Peanut Butter Oatmeal Chocolate Chip Cookies
- 1 and 1/2 cups (180g) all-purpose flour (spoon & leveled)
- 1 teaspoon baking powder
- 1 teaspoon baking soda
- 1 teaspoon salt
- 1 cup (2 sticks; 235g) unsalted butter, softened to room temperature
- 1 cup (200g) granulated sugar
- 1/2 cup (100g) packed light or dark brown sugar
- 2 large eggs, at room temperature
- 1 cup (260g) creamy peanut butter
- 2 teaspoons pure vanilla extract
- 2 cups (180g) old-fashioned whole rolled oats
- 2 and 1/2 cups (450g) semi-sweet chocolate chips, plus more for topping if desired
- Whisk the flour, baking powder, baking soda, and salt together in a medium bowl. Set aside.
- In a large bowl using a hand mixer or a stand mixer fitted with a paddle attachment, beat the butter on medium-high speed until smooth, about 1 minute. Add the granulated sugar and brown sugar and beat on medium-high speed until creamed, about 2 minutes. Add the eggs, peanut butter, and vanilla and beat on high speed until combined, about 1 minute. Scrape down the sides and up the bottom of the bowl and beat again as needed to combine.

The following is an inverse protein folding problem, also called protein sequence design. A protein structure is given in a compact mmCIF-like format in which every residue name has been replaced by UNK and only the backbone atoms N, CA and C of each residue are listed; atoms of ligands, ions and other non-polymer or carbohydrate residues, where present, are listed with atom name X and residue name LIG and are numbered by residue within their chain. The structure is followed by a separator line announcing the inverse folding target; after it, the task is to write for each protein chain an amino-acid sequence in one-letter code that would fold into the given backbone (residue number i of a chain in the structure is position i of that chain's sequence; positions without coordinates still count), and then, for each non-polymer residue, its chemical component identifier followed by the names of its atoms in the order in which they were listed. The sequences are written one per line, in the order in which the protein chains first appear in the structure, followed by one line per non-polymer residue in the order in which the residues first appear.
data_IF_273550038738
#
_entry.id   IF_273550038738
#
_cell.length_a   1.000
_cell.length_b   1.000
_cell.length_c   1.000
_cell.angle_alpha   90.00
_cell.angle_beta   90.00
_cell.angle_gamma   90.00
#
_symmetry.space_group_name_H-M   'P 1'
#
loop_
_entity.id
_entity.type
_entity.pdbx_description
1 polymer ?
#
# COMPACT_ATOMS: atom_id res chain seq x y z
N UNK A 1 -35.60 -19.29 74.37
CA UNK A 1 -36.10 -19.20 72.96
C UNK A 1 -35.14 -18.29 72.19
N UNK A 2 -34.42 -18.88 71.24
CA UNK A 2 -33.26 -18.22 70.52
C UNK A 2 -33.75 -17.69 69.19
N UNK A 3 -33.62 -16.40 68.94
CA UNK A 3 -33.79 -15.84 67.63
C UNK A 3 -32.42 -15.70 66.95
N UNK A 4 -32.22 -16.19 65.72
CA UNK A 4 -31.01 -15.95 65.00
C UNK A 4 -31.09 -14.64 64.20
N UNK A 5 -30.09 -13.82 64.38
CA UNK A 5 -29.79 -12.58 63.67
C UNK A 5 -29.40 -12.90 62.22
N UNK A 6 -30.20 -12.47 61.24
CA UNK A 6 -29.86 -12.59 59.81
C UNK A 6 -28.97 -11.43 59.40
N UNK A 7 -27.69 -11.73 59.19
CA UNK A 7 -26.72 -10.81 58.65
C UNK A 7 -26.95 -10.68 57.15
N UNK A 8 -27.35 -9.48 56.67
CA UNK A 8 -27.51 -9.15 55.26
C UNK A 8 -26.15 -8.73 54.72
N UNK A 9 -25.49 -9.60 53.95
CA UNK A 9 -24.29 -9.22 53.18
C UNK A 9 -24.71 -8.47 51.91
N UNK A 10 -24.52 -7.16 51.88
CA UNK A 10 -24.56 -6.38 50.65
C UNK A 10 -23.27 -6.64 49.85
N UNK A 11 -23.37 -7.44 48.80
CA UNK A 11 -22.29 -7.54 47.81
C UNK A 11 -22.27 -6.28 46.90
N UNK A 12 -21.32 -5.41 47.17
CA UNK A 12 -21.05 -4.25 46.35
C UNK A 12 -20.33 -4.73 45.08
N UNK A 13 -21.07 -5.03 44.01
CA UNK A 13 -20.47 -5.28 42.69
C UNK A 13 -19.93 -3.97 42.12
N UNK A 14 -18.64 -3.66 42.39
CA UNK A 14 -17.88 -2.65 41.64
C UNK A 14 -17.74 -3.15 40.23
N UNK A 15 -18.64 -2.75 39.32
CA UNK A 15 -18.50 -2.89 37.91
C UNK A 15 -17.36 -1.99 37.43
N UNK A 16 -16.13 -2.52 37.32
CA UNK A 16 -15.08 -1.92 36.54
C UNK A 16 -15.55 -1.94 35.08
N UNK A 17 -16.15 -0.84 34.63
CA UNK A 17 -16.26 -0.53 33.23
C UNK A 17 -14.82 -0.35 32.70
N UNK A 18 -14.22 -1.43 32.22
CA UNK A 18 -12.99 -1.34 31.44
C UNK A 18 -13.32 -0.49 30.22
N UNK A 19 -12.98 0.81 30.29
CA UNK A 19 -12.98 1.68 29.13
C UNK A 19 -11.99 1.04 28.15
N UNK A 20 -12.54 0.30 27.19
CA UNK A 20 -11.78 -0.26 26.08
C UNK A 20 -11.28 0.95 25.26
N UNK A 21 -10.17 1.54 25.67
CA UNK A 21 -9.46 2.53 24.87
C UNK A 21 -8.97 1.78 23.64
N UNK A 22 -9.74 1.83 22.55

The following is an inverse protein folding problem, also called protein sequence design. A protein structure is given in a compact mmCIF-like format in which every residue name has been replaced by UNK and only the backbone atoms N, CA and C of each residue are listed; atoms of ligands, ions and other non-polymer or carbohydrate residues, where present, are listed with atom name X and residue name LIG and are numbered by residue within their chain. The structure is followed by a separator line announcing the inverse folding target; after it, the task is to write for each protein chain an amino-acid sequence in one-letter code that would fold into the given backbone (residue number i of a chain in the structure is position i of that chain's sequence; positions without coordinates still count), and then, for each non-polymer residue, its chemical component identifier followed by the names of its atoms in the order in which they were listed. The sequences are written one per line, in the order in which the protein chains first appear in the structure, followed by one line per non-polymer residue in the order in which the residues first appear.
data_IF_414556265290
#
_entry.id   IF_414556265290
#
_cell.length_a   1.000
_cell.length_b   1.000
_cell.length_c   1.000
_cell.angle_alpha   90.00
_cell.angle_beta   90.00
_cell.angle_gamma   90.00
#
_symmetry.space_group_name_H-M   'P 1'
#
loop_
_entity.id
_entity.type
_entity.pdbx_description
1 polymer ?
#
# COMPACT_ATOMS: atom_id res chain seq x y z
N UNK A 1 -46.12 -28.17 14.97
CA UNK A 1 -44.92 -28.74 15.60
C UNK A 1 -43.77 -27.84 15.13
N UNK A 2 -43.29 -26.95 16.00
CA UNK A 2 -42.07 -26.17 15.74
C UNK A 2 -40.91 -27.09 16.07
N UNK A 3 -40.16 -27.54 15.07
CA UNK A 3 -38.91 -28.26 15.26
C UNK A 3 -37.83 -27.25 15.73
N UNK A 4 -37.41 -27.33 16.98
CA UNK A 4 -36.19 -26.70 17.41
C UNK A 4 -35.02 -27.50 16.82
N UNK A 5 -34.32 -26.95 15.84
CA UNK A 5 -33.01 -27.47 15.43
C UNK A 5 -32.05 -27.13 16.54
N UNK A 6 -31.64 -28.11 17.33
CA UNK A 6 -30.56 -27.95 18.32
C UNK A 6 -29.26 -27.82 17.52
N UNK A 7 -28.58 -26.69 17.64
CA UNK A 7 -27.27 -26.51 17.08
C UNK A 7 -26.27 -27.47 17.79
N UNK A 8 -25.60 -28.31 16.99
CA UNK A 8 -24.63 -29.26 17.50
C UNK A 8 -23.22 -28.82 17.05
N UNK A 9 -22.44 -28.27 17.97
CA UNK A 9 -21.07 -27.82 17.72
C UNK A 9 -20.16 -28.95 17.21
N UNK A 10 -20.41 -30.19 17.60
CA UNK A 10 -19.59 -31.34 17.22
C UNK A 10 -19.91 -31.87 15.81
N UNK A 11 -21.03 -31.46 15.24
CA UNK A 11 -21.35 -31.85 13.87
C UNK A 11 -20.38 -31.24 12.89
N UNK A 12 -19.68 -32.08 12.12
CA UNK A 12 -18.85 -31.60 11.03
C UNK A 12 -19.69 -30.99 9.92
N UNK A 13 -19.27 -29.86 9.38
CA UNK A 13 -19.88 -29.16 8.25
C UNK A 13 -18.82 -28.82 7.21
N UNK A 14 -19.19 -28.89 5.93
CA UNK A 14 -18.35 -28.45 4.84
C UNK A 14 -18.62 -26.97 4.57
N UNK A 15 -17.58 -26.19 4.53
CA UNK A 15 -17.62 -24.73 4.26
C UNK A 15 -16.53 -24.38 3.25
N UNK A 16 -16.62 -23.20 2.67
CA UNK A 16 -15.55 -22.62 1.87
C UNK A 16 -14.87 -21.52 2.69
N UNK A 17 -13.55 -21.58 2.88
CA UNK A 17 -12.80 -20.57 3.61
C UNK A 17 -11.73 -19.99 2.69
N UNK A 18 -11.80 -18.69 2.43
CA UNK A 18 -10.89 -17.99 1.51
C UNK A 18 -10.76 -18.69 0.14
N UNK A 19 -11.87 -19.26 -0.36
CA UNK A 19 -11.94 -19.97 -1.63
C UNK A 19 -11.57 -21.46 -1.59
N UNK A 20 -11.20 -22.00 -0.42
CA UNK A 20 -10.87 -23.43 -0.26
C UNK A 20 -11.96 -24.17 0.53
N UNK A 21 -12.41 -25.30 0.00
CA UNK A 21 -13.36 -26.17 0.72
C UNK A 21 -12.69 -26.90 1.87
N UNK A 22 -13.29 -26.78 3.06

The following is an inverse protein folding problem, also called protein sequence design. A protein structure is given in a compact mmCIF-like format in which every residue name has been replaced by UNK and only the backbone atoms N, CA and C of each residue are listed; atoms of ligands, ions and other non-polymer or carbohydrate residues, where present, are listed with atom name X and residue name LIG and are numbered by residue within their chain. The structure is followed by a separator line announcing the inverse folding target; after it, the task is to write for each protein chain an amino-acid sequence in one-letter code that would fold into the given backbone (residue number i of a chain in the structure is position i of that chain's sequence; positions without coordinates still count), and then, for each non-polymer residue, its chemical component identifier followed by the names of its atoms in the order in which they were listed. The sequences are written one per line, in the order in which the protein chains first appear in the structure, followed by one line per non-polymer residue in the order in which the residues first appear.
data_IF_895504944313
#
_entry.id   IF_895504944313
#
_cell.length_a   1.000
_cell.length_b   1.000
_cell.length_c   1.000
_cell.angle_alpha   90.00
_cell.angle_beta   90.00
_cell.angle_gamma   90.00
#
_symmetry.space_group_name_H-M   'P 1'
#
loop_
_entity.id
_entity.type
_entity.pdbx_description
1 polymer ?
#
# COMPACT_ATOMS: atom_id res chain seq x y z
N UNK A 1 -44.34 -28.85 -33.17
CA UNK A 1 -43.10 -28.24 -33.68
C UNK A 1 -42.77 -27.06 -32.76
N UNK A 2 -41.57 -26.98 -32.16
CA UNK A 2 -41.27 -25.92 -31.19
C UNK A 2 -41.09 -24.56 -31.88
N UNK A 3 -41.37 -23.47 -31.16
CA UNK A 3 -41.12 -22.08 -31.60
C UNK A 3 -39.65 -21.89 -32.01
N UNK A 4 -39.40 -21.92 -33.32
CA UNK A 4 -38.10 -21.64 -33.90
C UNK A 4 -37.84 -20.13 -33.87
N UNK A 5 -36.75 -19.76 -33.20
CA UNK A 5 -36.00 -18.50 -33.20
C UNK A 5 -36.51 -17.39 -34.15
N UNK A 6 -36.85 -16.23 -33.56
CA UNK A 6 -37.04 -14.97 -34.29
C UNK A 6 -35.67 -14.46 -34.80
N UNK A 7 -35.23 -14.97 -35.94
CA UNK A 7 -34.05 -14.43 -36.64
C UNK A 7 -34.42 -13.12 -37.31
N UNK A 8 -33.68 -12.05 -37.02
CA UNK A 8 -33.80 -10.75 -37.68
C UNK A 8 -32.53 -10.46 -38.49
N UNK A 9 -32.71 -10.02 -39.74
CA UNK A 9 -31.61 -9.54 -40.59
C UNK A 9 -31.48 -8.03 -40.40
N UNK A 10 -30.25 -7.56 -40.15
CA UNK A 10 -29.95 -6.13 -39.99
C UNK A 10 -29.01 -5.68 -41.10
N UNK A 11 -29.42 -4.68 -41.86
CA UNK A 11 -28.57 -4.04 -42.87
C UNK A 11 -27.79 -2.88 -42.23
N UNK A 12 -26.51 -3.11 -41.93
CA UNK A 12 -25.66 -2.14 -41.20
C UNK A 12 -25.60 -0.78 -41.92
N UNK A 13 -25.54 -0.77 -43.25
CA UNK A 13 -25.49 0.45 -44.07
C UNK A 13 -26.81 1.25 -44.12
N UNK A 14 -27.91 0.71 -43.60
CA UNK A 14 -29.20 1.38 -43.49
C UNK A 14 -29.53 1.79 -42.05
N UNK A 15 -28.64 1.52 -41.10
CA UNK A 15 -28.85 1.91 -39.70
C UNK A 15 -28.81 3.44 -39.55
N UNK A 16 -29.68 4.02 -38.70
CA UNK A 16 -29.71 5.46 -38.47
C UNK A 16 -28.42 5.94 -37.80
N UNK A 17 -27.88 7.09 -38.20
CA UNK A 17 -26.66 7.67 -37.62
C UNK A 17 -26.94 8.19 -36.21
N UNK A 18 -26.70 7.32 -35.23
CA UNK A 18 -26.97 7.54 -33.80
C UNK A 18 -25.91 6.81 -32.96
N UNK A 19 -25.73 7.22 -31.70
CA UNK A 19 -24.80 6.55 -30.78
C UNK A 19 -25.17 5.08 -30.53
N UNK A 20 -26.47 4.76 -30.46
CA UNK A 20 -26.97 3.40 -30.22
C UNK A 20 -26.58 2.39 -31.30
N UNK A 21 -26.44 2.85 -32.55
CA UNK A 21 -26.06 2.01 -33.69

- Add the dry ingredients to the wet ingredients and mix on low until combined. With the mixer running on low speed, add the oats. Once combined, beat in the chocolate chips. Dough will be thick and sticky. Cover and chill the dough for at least 20 minutes in the refrigerator (and up to 4 days). If chilling for longer than 1 hour, allow to sit at room temperature for at least 30 minutes before rolling and baking because the dough will be quite hard.